In reality the starter’s hut is actually a cottage that is packed with Cruden Bay memorabilia and well worth spending some time in before starting your round.
This is the Cruden Bay starter Joe Metcalf. He is an octogenarian who has been doing this job for decades. He introduced us to his wife Roz who strangely enough was dressed in a caddy’s uniform. She proudly told us that they were great grandparents.
We had arranged for two caddies per foursome and three younger fellows were on the first tee, but not a fourth. Then it dawned on me that Roz was going to be the fourth. Amazing! At first we were sceptical, but Mitch to whom she assigned had no complaints and the two of them developed a real rapport over the course of the round.
OK, enough talk, let’s play Cruden Bay.
Cruden Bay #1 Slains- 403 Yard Par Four
We’ve opted to play the yellow tees that make for a sensible 5,877 yard round, but the first hole challenges us right off the bat. Not only is it long (for us oldsters), but there’s trouble all down the right side. That is compensated for by the fact that it’s a great looking starting hole with the stone houses of Cruden Bay to the left. Far in the distance is New Slains Castle for which the hole is named. You know you couldn’t be anywhere but Scotland when you tee off.
Also apparent is the excellent condition of the fairways, tee boxes and when you get there, probably in three shots, the green. There are a number of really tiny pot hole bunkers on both sides of the fairways and you have be rather unlucky to find one. The real difficulty here is the second shot as the fairway narrows considerably and the front of the green is guarded by traps on both sides. For most of us, even with a good drive it will take a well struck five wood or hybrid to reach in two. Bogey is very acceptable on this starting hole.
#2 Crochdane – 309 Yard Par Four
This next stretch of three holes was among my favourite on the entire Scottish golf trip. To say the holes are quirky would be an understatement. The second hole, named for the original Celtic spelling of Cruden Bay, looks pretty interesting from the tee. While it’s quite short, nobody is going to get near that green off the tee. The fairway slants severely left to right and those two bunkers are exactly where a lot of drives are going to end up, no matter how far left you aimed. A wood or hybrid is all you need here to make sure you avoid the traps and get ready for a hell of a second shot.
OK, I’ve avoided the bunkers and have a short iron in hand. The problem is that I don’t want to go anywhere near that pin placement on the far right side of the green. Anything short, long or worse, right, is certain bogey territory at best. So I want to stay well left, but that brings the two upper bunkers into play. This shot definitely requires commitment and then some.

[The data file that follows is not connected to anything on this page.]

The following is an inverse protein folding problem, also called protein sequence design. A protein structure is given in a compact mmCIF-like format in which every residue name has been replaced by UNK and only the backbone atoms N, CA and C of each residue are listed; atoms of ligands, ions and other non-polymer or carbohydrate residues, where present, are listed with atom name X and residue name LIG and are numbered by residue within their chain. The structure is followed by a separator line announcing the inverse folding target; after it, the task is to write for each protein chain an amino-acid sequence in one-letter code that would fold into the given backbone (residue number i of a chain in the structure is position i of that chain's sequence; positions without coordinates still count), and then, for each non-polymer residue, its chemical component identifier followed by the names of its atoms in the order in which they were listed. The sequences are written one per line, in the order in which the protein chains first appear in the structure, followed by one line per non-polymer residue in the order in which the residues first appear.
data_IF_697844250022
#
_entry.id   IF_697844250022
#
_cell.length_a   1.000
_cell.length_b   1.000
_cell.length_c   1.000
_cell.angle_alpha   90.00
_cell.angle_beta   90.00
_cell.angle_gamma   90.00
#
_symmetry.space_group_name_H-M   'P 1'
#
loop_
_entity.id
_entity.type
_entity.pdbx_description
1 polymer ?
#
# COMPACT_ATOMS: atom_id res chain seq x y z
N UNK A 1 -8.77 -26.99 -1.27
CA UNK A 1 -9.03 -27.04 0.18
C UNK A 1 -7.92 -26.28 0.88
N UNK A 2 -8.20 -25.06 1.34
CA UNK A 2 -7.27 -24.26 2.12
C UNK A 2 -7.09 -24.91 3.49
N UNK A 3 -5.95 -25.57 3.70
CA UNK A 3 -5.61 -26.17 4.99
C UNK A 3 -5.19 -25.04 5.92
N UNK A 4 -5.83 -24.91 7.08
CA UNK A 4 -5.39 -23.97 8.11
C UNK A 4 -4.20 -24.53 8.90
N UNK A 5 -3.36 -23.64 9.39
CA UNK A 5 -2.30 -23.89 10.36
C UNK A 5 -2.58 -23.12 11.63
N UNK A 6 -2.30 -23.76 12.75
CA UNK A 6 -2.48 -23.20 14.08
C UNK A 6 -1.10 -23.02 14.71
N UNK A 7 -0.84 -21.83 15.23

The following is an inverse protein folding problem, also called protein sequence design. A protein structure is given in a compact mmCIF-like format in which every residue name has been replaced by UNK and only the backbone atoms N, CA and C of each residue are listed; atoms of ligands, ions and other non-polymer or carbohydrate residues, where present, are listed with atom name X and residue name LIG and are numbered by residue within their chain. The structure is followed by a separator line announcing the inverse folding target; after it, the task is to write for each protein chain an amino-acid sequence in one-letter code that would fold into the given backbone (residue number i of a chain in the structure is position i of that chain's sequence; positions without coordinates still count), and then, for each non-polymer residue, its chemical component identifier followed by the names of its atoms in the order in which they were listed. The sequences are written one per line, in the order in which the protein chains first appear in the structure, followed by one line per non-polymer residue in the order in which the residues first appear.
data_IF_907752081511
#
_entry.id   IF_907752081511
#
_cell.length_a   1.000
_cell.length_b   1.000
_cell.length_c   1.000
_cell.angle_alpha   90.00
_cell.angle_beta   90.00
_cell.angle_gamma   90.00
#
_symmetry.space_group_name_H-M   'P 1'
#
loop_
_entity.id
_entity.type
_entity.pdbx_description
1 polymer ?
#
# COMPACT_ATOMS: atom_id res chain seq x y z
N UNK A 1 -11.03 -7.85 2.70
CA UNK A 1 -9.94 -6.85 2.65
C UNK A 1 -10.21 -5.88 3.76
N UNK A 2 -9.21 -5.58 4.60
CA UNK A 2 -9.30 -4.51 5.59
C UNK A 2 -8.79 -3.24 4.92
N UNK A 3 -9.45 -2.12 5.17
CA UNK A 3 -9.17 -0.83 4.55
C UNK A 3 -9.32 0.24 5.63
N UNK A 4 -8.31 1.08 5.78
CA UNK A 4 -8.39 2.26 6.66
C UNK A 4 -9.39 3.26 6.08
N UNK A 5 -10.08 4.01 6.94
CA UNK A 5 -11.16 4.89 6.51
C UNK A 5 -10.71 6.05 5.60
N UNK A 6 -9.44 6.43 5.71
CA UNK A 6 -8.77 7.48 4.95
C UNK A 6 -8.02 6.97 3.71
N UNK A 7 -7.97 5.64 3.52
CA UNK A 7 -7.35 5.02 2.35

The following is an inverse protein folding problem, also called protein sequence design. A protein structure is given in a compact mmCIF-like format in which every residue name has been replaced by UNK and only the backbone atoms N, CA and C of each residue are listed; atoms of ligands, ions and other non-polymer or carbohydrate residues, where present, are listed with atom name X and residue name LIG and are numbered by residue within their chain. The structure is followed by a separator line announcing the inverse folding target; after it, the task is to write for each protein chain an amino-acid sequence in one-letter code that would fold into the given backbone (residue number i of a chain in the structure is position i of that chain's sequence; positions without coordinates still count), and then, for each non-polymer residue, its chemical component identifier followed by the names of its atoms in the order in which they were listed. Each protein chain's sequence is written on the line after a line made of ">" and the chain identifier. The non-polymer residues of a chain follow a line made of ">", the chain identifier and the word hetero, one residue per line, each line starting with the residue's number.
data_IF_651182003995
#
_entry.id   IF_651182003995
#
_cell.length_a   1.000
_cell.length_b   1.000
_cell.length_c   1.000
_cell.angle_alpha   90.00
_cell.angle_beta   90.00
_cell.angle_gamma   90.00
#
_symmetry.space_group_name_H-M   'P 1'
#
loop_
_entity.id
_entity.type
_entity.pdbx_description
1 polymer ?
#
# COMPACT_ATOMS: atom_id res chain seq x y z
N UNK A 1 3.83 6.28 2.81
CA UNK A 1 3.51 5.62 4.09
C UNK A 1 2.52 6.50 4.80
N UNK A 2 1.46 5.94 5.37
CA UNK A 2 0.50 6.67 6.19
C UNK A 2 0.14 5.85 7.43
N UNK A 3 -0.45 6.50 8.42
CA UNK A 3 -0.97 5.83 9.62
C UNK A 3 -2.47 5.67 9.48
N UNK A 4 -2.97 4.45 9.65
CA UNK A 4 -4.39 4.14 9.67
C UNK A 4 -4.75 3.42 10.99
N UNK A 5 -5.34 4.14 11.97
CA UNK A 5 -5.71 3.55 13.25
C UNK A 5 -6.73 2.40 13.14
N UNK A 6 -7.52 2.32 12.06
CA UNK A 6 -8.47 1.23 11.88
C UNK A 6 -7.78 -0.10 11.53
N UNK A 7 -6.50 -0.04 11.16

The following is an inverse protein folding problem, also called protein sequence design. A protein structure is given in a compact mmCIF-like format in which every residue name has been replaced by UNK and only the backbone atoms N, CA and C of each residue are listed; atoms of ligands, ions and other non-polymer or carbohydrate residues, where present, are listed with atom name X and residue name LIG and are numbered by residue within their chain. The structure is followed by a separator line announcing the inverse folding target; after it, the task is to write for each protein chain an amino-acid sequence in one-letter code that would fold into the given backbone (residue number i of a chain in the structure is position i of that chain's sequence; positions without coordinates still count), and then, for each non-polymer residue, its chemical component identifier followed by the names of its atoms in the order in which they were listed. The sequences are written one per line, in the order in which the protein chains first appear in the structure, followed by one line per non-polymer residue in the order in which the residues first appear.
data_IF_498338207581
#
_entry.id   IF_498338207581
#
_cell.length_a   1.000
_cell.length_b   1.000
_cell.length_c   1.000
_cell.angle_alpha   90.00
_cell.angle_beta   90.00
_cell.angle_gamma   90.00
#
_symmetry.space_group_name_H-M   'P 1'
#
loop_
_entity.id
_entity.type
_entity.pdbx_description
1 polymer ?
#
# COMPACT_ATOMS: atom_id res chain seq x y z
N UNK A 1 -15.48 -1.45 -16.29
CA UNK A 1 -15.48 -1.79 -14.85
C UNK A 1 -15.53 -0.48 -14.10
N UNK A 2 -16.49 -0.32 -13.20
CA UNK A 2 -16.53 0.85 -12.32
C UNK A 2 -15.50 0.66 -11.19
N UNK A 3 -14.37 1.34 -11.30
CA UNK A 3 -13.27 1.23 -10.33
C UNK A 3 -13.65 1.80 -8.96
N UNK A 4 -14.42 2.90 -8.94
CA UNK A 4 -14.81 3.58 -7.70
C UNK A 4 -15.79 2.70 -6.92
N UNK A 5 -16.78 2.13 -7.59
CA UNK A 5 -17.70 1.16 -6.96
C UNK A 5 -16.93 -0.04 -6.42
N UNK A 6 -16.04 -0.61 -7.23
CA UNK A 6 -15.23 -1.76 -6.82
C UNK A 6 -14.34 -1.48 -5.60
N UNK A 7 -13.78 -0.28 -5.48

By some miracle I have struck it well and avoided the bunkers, but when I get there I have one of most terrifying putts I have ever seen. It becomes even more terrifying when Mitch, who has landed just behind my ball, putts it off the green and is now fifty yards away for his fourth shot.
I wish I could say I manned up and made par, but I was so afraid of following Mitch into the gully I came up twenty feet short. Even with a three putt, I really liked the way this hole plays.
Before teeing off on #3 the caddies pointed out the venerable Kilmarnock Arms Hotel where author Bram Stoker spent many summers and wrote a good portion of the most famous horror novel of all time, Dracula.
Cruden Bay # 3 Claypits – 268 Yard Par Four
Without a caddy we would have no f***n idea where to aim this drive. It is a blind tee shot and then some. The advice is not to try to kill it and just try to land on the top of hill from where there will be a good view of the green below. It’s good advice as all but one found the very undulating kidney shaped green on our second shot. Putting uphill to this pin placement was the perfect antidote to #2 green and the first par was on the scorecard.
BTW the name of this hole comes from nearby clay deposits that were used in the production of tiles for which Cruden Bay was also noted.
#4 Port Erroll – 142 Yard Par Three
This is the view of the fishing village of Port Erroll from the fourth tee. Pretty darn scenic.
Turn just a bit to the right and you have this exceptional par three. The valley below the green is much deeper and steeper than it looks in this photo. Anything short will end up a long way from the green with an uphill blind shot to follow. Fortunately the wind was quite mild or else this would have played much tougher than it did. Even so the fescue did grab a couple of balls that were wayward right.
If there is a more natural looking par three anywhere I have yet to see it.